What is a CAP rate for Minnesota resorts?
Before we understand the answer to this question, buyers and sellers should understand there are many different standards that are used in commercial real estate valuation and appraisal. There is the GIM (Gross Income Multiplier) approach, the NIM (Net Income Multiplier) approach, the replacement cost approach, the EMV (estimated market value) approach and the comparable sales approach – just to name a few. The use of these standards varies by buyers, investors and banks varies throughout the country.
The most commonly used standard for Minnesota resorts however is the Capitalization (or CAP) Rate. Before we discuss why it is the most commonly used standard, it is necessary to understand what it is.
Simply stated, the Capitalization Rate = (Resort Sales Price)/(Net Operating Income)
Resort Sales Price = the asking price for the resort and
Net Operating Income = what it takes to run the resort
What is the Net Operating Income you ask? Excellent question.
Simply stated, the Net Operating Income = Gross Operating Income – Total Expenses + Seller Discretionary Expenses
Gross Income = total Income taken in by the resort
Total Expenses = all resort expense that appear on the tax returns
Seller Discretionary Expenses: this requires a little more explanation
When looking a resort’s profit and loss (P & L) for the year, some expenses are not directly related to what it takes to run a resort and are largely determined by the current owner. These are legitimate business expenses, but are variable due to an owner’s personal needs and preferences. A common example of this is depreciation. Other expenses that may or may not show up on the P & L statement are owner health insurance expenses, vehicle expenses, rent payments to another entity controlled by the owner, owner salaries, and owner payroll expenses. This is not a complete list and buyers should know what a seller considers Seller Discretionary Expenses (SDE). Every resort owner and resort is different.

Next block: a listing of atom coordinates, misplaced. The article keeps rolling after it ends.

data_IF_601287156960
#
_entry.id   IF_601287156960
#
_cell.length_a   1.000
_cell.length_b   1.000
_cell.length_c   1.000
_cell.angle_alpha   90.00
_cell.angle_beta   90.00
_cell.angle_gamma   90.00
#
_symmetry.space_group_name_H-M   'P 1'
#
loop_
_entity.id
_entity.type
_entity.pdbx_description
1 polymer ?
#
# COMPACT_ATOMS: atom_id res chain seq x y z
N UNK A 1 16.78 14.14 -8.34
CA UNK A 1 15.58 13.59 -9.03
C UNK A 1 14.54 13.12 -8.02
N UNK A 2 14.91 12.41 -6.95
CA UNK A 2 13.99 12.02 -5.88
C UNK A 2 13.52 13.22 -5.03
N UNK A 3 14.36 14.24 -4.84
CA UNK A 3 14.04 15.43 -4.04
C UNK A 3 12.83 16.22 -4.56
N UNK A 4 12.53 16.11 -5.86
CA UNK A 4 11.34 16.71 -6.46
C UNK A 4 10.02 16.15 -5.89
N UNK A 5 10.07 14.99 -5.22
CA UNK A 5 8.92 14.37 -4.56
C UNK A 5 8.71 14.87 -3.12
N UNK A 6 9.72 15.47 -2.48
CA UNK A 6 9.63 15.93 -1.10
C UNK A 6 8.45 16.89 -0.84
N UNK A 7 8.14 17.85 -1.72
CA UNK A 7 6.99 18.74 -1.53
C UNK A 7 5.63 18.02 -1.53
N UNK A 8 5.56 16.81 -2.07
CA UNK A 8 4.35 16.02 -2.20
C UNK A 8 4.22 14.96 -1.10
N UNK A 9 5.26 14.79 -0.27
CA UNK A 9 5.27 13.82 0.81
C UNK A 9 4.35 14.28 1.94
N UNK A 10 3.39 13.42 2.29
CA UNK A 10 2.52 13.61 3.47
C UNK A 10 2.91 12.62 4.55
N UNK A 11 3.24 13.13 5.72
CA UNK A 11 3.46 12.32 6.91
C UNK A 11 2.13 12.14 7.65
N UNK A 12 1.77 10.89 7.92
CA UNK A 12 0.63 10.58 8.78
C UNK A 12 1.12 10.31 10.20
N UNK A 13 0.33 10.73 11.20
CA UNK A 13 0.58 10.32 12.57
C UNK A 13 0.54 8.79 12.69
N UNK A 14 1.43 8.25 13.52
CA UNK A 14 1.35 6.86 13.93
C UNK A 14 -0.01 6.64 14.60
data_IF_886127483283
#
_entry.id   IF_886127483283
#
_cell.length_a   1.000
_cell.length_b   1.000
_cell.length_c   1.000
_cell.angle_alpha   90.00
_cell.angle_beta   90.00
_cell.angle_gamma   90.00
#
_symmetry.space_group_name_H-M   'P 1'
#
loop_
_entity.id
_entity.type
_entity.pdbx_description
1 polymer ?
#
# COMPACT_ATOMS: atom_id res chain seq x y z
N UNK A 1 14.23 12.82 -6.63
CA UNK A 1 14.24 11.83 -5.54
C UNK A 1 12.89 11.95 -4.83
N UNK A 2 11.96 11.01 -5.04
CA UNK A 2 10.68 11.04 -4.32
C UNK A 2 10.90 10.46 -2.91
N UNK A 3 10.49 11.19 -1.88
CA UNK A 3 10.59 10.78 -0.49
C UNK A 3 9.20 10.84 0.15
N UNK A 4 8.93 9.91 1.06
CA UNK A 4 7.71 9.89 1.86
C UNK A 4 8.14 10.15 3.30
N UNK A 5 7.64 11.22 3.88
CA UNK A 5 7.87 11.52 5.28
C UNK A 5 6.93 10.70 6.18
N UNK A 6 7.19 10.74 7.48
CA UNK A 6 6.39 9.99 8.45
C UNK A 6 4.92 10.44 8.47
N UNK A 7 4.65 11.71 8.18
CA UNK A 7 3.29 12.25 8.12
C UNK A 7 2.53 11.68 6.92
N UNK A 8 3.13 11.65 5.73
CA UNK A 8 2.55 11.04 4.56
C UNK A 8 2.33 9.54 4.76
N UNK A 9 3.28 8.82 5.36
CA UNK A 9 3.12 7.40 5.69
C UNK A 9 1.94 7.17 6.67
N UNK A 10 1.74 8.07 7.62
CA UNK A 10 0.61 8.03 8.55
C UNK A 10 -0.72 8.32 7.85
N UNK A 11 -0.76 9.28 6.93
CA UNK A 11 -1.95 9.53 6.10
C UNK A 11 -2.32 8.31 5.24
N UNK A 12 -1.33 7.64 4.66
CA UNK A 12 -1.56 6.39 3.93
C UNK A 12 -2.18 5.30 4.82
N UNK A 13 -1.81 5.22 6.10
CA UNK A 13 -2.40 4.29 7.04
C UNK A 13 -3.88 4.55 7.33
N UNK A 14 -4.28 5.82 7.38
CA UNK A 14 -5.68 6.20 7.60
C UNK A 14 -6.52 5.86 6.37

Why is CAP Rate the most common standard? Another excellent question.
First and foremost, this is a standard that is used and understood by investors throughout the United States and applied to lots of different properties. Whether it is an apartment in Austin, Texas, a commercial high rise in Chicago, Illinois or a Starbucks store in Los Angeles, California, it is calculated the same way. You can Google commercial properties for sale and see CAP rates for various properties. In general, the “safest” (easiest to operate with the most reliable occupancy or lease) properties have the lowest CAP rates – and therefore these properties command the highest relative price. The more “complicated” (more difficult to operate or the more variable it’s occupancy) a business becomes, the higher the CAP rate – and therefore the lower the relative price.
Secondly, as mentioned before, all resorts are different and SDE is different. Some investors may consider the SDE part of what they will need to run the business because they are not interested in operating it themselves. For buyers who are also operators, they realize the benefits of housing that is included along with the investment. They also realize they can streamline the operation and the SDE (and other expenses) of a seller. The calculation of Cash On Cash (COC) return is ultimately what everyone is interested in and everyone has different short and long term goals. COC is different than CAP rate and I will cover that in another article.
So, what is a CAP Rate for Minnesota resorts? Thank you for reading to the end.
In general, the industry standard CAP rate for Minnesota resorts is in the 9 – 15% range. We understand that is quite a range, but we also understand there is quite a variable in the type of Minnesota resorts. Some have multiple employees, restaurants, spas, property management, gas sales, cabins, houseboats, RV camping and are open all year round. Some are owner operated, open one season a year and the cabins are all in tip top condition. Those variables all drive the CAP rate that is appropriate to your resort’s sale price. There are other variables too, but this is the starting point for most buyers.
If you are thinking about buying a resorts, let Lake Country Resort Sales help you find the right resort for you based upon your needs. If you are thinking about selling, let us help you determine a reasonable selling price for your resort. Maybe you are not ready to sell right now, but you need some Exit Planning to help maximize your return. We are here to help. It is never too early to start planning.
-David Moe, Broker/Owner